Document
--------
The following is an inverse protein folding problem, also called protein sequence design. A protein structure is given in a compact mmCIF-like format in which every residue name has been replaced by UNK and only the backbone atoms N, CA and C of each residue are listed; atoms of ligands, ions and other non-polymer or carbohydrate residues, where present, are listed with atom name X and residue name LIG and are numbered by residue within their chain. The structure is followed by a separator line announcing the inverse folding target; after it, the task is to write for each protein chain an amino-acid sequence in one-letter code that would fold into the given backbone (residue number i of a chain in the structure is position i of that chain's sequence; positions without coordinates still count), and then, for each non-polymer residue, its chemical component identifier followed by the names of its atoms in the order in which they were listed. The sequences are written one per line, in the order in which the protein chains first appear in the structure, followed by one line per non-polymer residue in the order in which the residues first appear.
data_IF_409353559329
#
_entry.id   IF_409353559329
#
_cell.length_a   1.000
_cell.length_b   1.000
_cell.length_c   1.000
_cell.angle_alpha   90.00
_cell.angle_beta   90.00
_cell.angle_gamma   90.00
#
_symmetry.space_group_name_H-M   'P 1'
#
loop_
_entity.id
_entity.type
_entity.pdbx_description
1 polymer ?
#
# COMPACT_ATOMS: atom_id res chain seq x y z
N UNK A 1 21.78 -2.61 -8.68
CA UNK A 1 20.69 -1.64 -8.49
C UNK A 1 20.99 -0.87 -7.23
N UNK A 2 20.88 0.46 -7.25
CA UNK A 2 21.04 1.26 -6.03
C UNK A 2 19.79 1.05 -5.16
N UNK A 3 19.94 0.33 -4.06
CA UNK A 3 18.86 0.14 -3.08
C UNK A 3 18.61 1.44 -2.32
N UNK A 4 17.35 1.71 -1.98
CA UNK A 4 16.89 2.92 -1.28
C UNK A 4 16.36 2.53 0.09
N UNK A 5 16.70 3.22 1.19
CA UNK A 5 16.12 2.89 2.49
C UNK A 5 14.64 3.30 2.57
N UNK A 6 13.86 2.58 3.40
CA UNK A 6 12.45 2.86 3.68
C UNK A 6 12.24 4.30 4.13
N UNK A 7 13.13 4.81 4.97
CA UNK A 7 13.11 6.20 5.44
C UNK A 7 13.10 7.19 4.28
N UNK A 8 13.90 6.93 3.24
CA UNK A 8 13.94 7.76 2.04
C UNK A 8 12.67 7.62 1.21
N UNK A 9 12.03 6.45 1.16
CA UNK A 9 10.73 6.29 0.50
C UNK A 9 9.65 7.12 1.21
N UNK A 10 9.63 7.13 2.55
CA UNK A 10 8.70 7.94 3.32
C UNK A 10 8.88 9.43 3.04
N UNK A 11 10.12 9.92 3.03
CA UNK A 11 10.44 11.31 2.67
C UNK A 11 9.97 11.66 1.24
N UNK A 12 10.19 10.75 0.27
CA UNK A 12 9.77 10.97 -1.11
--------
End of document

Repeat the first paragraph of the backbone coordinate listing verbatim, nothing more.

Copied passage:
The following is an inverse protein folding problem, also called protein sequence design. A protein structure is given in a compact mmCIF-like format in which every residue name has been replaced by UNK and only the backbone atoms N, CA and C of each residue are listed; atoms of ligands, ions and other non-polymer or carbohydrate residues, where present, are listed with atom name X and residue name LIG and are numbered by residue within their chain. The structure is followed by a separator line announcing the inverse folding target; after it, the task is to write for each protein chain an amino-acid sequence in one-letter code that would fold into the given backbone (residue number i of a chain in the structure is position i of that chain's sequence; positions without coordinates still count), and then, for each non-polymer residue, its chemical component identifier followed by the names of its atoms in the order in which they were listed. The sequences are written one per line, in the order in which the protein chains first appear in the structure, followed by one line per non-polymer residue in the order in which the residues first appear.